Congress acted after the FAA furloughs of air-traffic controllers at larger airports caused hundreds of flight delays and cancellations nationwide, which impacted some members of Congress and their traveling constituents.
Once the sequester cuts hit them, Congress acted quickly to shift funding in the FAA budget — so quickly that a Senate version of the bill passed last week had a typographical error that required them to pass the House version of the bill to correct the issue.
In the immediate aftermath of the bill’s passage, the FAA has said little about whether the bill would provide them with enough funding to avoid any furloughs for the end of the year, either at major or smaller contract airports.
After the congressional action last week, the FAA issued just a terse, two-sentence statement that the agency had suspended all employee furloughs, and flights would resume normal operations by Sunday.
There were two versions of the bill, one that included contract towers and another that did not, according to Craig Spence, vice president for operations and international affairs at the AOPA.
The measure that passed was the bill that did not include the contract towers, he said.
However, that bill had a typo that read “account” instead of “accounts” in referring to the funds that the FAA could draw upon that had to be fixed before going to President Obama for his signature, Spence said.
That offered a chance for the contract towers — which includes about 50 percent of the towers nationwide — to be included in the final version, he said.
But the Senate approved the House version of the bill Monday, fixing the wording but making no other changes, according to a spokesman for U.S. Rep. John Delaney (D-Dist. 6) of Chevy Chase.
If the towers are closed, general aviation would be suffer more because it is more likely to use smaller airports with contract towers, Spence said.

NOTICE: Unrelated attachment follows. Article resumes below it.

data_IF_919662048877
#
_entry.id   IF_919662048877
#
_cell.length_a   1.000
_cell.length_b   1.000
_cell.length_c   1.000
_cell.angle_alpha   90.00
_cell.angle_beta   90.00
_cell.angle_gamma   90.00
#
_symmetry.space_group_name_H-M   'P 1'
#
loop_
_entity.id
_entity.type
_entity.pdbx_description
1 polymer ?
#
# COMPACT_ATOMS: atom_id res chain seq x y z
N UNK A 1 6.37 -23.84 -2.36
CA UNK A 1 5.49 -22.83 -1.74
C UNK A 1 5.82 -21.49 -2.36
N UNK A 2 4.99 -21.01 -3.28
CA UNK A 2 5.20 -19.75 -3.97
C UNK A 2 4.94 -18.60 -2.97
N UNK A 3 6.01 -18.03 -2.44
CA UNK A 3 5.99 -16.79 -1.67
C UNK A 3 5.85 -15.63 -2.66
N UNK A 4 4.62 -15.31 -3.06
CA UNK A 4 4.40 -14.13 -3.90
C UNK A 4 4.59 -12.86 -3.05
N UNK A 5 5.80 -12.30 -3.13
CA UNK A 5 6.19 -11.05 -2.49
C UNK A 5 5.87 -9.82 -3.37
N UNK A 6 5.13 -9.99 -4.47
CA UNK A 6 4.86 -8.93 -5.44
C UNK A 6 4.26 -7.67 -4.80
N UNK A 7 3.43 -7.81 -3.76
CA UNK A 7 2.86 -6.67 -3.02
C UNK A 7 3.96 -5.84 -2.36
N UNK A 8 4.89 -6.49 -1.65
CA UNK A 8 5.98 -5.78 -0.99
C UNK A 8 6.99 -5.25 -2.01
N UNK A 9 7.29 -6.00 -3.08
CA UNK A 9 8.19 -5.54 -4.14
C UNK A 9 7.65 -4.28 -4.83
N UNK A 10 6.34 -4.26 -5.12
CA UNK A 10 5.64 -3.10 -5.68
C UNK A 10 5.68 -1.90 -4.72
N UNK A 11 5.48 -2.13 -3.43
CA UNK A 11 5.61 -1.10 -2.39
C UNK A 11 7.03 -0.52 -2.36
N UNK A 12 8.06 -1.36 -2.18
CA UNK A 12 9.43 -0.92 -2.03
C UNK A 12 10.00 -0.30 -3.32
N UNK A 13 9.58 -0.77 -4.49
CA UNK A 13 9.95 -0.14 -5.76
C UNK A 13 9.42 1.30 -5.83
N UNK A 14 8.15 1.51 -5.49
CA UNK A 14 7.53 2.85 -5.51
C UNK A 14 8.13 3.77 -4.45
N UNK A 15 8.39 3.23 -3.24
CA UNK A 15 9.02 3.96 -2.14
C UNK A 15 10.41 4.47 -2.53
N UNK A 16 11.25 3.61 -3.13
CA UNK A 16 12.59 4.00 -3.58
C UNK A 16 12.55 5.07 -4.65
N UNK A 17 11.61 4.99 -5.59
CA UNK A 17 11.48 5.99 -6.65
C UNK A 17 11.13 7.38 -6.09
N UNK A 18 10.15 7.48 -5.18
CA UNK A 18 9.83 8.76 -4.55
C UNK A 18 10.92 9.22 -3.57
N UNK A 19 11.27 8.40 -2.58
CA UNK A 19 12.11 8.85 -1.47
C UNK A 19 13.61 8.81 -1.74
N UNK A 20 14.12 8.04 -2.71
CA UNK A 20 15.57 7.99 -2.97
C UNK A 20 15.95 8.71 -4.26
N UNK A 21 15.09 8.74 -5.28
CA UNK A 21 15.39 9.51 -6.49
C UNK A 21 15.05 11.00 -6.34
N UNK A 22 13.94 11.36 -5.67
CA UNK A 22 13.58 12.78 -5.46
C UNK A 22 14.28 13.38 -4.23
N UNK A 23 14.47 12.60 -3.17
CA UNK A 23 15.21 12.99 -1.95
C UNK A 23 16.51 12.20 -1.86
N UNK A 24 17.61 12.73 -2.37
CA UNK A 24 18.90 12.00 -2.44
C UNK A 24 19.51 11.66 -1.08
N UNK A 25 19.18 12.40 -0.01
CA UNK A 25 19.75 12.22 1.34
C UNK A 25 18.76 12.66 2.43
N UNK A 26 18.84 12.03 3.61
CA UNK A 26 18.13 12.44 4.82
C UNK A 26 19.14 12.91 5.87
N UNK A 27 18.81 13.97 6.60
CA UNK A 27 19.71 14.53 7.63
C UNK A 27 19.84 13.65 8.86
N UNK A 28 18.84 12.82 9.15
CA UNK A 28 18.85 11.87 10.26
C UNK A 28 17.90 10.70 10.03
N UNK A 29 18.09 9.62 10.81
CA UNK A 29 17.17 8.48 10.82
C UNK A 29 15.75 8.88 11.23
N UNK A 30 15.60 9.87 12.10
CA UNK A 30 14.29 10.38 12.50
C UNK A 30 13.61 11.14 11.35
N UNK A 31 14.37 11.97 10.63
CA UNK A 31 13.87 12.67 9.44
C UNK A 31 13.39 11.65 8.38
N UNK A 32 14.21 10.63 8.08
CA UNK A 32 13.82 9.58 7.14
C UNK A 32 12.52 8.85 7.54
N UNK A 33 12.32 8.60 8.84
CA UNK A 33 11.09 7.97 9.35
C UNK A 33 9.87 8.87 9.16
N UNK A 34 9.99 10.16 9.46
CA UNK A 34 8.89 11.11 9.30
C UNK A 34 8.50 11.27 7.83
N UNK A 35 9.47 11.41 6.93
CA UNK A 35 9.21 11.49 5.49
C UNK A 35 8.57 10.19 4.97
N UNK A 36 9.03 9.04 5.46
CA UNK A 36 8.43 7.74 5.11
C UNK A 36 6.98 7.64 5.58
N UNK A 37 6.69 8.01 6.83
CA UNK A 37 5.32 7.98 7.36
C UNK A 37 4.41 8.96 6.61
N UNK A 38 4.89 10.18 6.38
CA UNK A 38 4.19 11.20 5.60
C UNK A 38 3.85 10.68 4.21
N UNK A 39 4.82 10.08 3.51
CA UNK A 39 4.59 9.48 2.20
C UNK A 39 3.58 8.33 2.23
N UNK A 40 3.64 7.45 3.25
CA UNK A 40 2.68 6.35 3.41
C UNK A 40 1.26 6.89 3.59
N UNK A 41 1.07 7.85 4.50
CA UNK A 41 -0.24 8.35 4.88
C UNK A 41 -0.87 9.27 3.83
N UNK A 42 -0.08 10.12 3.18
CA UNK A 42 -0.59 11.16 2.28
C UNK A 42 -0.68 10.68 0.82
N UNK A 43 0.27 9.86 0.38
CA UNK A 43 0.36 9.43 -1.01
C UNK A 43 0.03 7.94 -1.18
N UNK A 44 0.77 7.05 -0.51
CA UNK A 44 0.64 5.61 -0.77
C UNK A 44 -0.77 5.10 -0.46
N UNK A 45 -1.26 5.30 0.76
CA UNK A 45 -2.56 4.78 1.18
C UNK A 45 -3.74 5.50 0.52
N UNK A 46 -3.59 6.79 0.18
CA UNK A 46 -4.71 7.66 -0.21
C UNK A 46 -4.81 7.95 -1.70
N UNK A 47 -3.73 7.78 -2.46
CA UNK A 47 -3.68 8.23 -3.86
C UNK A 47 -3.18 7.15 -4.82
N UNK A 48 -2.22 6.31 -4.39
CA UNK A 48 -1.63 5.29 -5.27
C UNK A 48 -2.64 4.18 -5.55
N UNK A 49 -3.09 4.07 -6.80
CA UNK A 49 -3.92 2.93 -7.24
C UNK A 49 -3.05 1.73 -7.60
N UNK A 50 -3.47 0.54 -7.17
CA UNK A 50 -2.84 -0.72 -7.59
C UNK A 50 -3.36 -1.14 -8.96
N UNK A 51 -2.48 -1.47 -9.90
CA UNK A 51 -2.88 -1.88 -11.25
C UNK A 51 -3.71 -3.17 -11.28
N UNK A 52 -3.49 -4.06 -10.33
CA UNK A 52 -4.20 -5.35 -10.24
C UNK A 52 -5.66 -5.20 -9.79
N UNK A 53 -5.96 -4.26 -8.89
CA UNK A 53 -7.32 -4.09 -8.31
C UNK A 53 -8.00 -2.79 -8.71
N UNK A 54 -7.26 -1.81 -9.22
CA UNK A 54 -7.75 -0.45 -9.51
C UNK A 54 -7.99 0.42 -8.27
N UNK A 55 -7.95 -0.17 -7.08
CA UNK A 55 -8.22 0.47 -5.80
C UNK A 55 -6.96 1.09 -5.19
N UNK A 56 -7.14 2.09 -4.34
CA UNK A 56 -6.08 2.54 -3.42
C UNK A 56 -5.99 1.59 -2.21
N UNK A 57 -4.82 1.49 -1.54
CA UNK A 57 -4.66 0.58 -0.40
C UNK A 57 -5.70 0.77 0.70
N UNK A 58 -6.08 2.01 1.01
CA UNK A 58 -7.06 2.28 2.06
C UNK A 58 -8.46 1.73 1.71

Cardin, a member of the Senate Finance Committee, praised the action to alleviate the furloughs of the air-traffic controllers, but called on Congress to end all of the sequestration cuts.
“We’ve found a fix for this one problem, but it’s time for us to take broader action and make the tough decisions necessary to replace all of the sequestration cuts,” Cardin wrote in an emailed statement. “I have never supported sequestration. I always thought that was a big mistake. These are across-the-board mindless cuts that say every priority in government is the same. That’s just wrong.”
In a letter to FAA officials, Delaney had previously argued that the Frederick and Hagerstown airports should remain open based on the more than $2 million in business and the 2,500 jobs they represent.
“I have formally urged both the FAA and the Department of Transportation to continue to fund the control towers in Frederick and Hagerstown because having a strong transportation infrastructure is vital to our competitiveness and a strong economy,” Delaney said Tuesday.
In addition, federal workers and contractors have already borne the brunt of the nation’s economic downturn, Cardin said.
Five of the seven air traffic controllers in Frederick are also military veterans, Daugherty said.
“We don’t want to lose their services, and they’re quite valuable to us,” he said.